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Big Deal Luxury Wheels

For practically minded CEOs, $40,000 to $50,000 luxury sedans are the sweet spot of the automotive market these days. Part …

For practically minded CEOs, $40,000 to $50,000 luxury sedans are the sweet spot of the automotive market these days. Part of the reason is that other contenders are fading. Behemoth SUVs, for example, scream “gas hog,” well appointed though they might be. Six-figure cruisers bespeak excess in an environment today where the CEO wants to be seen as anything but self-indulgent. And fast little sports cars are for, well, retirement.

If you want to drive in the lap of luxury sedans, there are lots to choose from-cars that are fun and good-looking as well as comfortable, reasonably fuel-efficient and just sensible overall. Automakers put their best foot forward in exactly this part of the market, where healthy sticker prices and high margins give them the chance to integrate their most robust power trains with their best transmissions, highest-quality materials and niftiest technology features, and other amenities.

  Lincoln MKZ is Ford’s spanking-new attempt to retain its once-solid standing in the luxury segment. At prices starting around $29,000, the renamed Zephyr is the best value in this group. It offers a quintessentially American take on luxury, with conservative styling, an exclusive new 263-hp. engine for 2008, roomy and comfortable interior and a square and useful trunk. Competitive touches include standard driver and passenger lumbar supports. But it’s difficult to hide the fact that the MKZ shares a mechanical platform with smaller cars, meaning that it simply lacks the overall responsiveness, handling dynamics, interior-design quality and refinement of the European entries in this segment.

 Of the Japanese luxury makes, Toyota‘s Lexus and Nissan’s Infiniti brand get more attention. But Honda’s own upscale division has fielded a notable vehicle in this segment in its flagship Acura RL. Starting at prices around $46,000, it’s an intelligent choice if you’re looking for an all-wheel-drive luxury sedan that sports all the latest gadgetry. This technophile’s fantasy includes a “Super Handling All-Wheel-Drive” system that intelligently distributes power to each wheel; paddles on the steering wheel that let the driver shift manually if the road ahead calls for it; a multizone climate system that blows filtered air; and a rearview camera that’s among the most useful in the segment.


In Germany, the Mercedes-Benz E350 is the standard-issue company car for corporate executives, and you can understand why: It’s a great balance of performance and luxury for prices that start at around $50,000. Beginning with the 2007 model year, Mercedes-Benz substantially upgraded the E350’s standard equipment, which now includes Harmon-Kardon stereo and Bluetooth phone integration. You must look up to appreciate some of the deftest touches in the E350. They include first- and second-row sunroofs that are eclipsed by a motorized screen. And in the dark, subtle rings of mellow nightlights illuminate each row just enough. For an extra $4,320, add a premium package including Xenon headlamps that adjust as you corner to give you a better peek around curves.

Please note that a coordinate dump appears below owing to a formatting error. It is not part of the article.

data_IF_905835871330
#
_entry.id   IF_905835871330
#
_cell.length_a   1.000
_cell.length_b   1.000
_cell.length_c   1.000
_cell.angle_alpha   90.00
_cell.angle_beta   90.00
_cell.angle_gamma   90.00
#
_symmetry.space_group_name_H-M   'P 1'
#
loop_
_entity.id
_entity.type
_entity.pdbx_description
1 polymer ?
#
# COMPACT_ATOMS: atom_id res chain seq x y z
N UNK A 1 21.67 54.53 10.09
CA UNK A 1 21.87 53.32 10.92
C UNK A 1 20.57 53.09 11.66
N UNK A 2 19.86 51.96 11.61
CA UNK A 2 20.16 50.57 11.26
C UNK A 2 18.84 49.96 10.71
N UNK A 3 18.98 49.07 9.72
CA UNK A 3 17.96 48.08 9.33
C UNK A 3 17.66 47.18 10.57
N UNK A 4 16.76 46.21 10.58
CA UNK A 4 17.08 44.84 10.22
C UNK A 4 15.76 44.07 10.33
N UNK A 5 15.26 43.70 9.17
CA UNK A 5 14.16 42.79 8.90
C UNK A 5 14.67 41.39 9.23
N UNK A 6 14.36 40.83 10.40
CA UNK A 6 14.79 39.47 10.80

Brand new from the GM shop, the 2008-model Cadillac STS represents the worthiest American competitor in this segment. At 302 hp., its new 6-cyl. engine has more raw output than the other two cars, nimble handling for a longish body and a reassuring road feel-though it’s simply not as quick, responsive or solid as the BMW 535i or Mercedes E350. For prices starting at about $43,000, GM has loaded the STS with new technology, including a lane-departure warning system to help drowsy drivers: It flashes an indicator on the fuel gauge, and chimes three times, so you can right the ship. But STS displays at least one puzzling drawback: The opening of the capacious trunk is curiously small, making it difficult to fit in, say, a hefty bag of golf clubs.


 The BMW 535i might comprise the pinnacle of this segment: Its prices start at about $50,000. The 535i is  powered flawlessly by BMW’s new twin-turbo 6-cyl. engine, which can zap you from 0 to 60 mph in less than five seconds while you maintain total control. But the 535i is also big on comfort for all occupants, thanks to a ride that is unfailingly solid and seating that is easy on your frame. In fact, the driver’s seat bolsters fill in with support around your body right after you sit down. There’s more leather than you might expect. Unfortunately, the interior’s new bamboo anthracite wood trim is a ghastly gray mess. Keep your eyes on the road and you’ll be all right


Now, if you’ve got a big 2007 bonus coming and want to raise your automotive sights, you might also consider a statement sedan like the Jaguar XJ Super V8. For a mere $92,000, this British-built beauty will propel you down the highway behind its 400-hp., supercharged V8 engine, cosset you with wonders such as 20-way power-seat controls, and do it all with such quiet aplomb that you can truly enjoy the 320- watt, 12 speaker Alpine sound system. And unlike less-expensive Jags, there’s no mistaking the styling heritage of this car. The few drawbacks include doors that don’t close easily and seat bolsters that are tough to slide over. But if you really want to “rough it,” choose one of the other five sedans instead.

About Dale Buss

Dale Buss
Dale Buss is a long-time contributor to Chief Executive, Forbes, The Wall Street Journal and other top-flight business publications. He lives in Michigan.